Small farms require “eaters’ support,” says organic farming pioneer and author Michael Ableman.
The farmer behind Sole Food Street Farms in Vancouver will bring his insights about small farms to Langley next Saturday as part of a workshop designed to encourage people who own small parcels of farmland to use them to grow food.
While the vast majority of Langley’s farmland is in the Agricultural Land Reserve, the average farm size is 10 hectares (24.7 acres), with almost half of all farms under four hectares, according to the 2016 agriculture census.
Farming on a small parcel close to an urban centre can be challenging, said Ableman, who has decades of experience working on small farms, but it is also a “spectacular opportunity.”
The key is to build both the farm and the appetite for local food.
“One of the things I see happening is that people put too much emphasis on production without developing the market. Farmers need to be good at making connections and educating people so they have a market,” said Ableman.
The farmer’s 120-acre Foxglove Farm on Salt Spring Island produces a wide variety of fruits and vegetables that are sold at farm markets, through community-supported agriculture (CSA), and to restaurants.
But determining the formula for agricultural success “doesn’t happen overnight,” said Melanie MacInnes, another speaker at the workshop organized by the Langley Sustainable Agriculture Foundation (LSAF).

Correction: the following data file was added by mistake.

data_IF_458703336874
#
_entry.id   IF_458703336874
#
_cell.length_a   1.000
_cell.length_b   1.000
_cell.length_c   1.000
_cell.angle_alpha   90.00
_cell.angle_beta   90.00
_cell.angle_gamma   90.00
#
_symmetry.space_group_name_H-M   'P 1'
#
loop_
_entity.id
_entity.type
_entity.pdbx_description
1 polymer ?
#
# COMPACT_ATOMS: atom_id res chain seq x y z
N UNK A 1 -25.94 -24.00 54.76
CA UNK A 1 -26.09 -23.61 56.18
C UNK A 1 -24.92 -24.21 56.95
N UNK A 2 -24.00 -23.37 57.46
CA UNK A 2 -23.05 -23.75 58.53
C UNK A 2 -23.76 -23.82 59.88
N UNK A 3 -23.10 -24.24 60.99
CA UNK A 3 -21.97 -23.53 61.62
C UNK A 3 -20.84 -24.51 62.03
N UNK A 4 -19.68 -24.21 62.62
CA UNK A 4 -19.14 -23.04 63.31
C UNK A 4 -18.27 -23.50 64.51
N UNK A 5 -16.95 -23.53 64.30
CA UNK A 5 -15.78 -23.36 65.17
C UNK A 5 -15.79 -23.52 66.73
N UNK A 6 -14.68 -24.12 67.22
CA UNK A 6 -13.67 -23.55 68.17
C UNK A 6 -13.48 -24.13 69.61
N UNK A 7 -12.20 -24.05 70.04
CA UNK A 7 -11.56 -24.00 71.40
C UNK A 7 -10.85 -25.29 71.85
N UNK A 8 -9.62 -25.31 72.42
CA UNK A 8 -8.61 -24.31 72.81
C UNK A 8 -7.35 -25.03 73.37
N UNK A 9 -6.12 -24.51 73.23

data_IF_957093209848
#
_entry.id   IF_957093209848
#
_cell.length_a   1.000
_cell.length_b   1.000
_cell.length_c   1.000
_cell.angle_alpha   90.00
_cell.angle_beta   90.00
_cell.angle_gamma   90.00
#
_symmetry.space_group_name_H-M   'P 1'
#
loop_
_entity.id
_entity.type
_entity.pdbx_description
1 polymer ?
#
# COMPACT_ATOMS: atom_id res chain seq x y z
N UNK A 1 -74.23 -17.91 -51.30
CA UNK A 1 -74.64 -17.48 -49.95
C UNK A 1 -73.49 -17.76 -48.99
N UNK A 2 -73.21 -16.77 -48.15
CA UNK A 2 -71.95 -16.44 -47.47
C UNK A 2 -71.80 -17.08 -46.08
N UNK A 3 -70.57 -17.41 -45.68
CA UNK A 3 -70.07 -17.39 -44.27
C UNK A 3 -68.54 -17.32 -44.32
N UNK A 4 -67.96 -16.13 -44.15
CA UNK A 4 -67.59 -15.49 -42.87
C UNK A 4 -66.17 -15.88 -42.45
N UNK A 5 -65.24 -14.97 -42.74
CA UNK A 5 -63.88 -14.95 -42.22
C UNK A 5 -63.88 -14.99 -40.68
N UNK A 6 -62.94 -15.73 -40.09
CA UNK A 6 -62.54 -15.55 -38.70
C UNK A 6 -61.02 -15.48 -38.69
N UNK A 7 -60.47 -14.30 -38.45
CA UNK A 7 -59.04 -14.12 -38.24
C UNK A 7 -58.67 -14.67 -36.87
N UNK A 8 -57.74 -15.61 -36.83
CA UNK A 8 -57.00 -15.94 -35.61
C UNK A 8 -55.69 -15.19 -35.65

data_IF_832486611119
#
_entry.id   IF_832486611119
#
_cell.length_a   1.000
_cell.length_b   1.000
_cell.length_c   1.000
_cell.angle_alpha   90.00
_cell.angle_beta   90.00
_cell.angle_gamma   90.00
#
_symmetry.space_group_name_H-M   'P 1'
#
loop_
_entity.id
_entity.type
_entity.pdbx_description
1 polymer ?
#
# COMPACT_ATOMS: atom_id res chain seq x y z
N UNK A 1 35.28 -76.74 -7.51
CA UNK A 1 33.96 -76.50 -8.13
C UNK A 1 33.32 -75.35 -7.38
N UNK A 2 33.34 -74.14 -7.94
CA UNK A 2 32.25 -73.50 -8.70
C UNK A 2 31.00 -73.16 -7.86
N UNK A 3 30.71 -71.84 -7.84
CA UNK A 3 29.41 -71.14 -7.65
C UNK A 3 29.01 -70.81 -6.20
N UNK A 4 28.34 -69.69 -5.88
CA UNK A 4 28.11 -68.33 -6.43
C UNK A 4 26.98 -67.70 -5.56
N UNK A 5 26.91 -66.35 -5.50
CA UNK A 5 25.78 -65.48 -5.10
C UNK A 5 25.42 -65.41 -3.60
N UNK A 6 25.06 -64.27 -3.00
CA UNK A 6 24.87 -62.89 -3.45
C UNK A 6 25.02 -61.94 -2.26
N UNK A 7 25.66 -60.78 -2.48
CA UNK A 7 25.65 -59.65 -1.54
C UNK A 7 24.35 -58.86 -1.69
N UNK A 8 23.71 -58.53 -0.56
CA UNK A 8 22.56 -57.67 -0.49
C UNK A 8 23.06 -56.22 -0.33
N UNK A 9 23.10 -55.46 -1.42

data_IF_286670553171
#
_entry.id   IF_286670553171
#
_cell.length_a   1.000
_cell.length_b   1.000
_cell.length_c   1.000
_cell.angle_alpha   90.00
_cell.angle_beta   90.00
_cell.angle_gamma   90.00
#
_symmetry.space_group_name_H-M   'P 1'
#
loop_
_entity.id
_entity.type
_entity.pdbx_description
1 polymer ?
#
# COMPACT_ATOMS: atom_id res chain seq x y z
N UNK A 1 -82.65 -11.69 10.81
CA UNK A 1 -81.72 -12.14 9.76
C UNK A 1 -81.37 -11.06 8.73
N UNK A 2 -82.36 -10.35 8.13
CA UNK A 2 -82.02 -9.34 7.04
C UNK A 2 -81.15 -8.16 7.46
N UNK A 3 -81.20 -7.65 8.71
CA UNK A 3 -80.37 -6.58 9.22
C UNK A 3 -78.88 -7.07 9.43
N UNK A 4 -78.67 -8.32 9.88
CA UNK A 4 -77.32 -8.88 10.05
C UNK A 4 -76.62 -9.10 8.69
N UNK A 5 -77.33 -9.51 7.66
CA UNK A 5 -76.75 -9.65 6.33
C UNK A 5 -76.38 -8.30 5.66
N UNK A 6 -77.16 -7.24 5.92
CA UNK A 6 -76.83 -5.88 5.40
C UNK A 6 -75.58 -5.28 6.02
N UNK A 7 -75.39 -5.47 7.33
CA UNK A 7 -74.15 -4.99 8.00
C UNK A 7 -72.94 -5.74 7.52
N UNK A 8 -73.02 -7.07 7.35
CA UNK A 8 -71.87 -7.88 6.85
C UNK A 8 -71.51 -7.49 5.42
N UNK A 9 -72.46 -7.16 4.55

While there is opportunity to sell directly to consumers in Metro Vancouver, small farmers need to work together to figure out what is in demand and how to avoid overproduction, she said. “Having a plan is really important.”
As they establish their Langley farm, both MacInnes and her husband must work at other jobs.
“If you’re going to be a farmer, you have to have a ridiculous belief you’re going to make it,” she said.
The couple decided to focus on permaculture, including apple and hazelnut orchards, barley, hops, free-range chickens and honey bees. They hope to be able to bring the public onto their farm to demonstrate beer-making and teach them about pollination.
They’ve also learned that their farm can be more profitable by producing value-added products, such as jams, breads and sauces that can be sold to consumers.
“Right now, we are hustlers,” said MacInnes.
The goal of the workshop is to inspire people to farm, but also to provide opportunities to connect with people who are already growing food.
“Good returns on small parcels is possible, but you need to be focused on marketing and in touch with what the market demands,” said LSAF president Dave Melnychuk.
“You need a good product and you need to be a good business person. But the opportunities are there.”
The workshop happens Saturday, Nov. 23 from 8:30 a.m. to 12:30 p.m. at the Fraser River Presentation Theatre, Langley Township Hall, 20338 65 Ave., Langley. Tickets can be purchased through www.brownpapertickets.com.
CLICK HERE to report a typo.
Is there more to this story? We’d like to hear from you about this or any other stories you think we should know about. Email email@example.com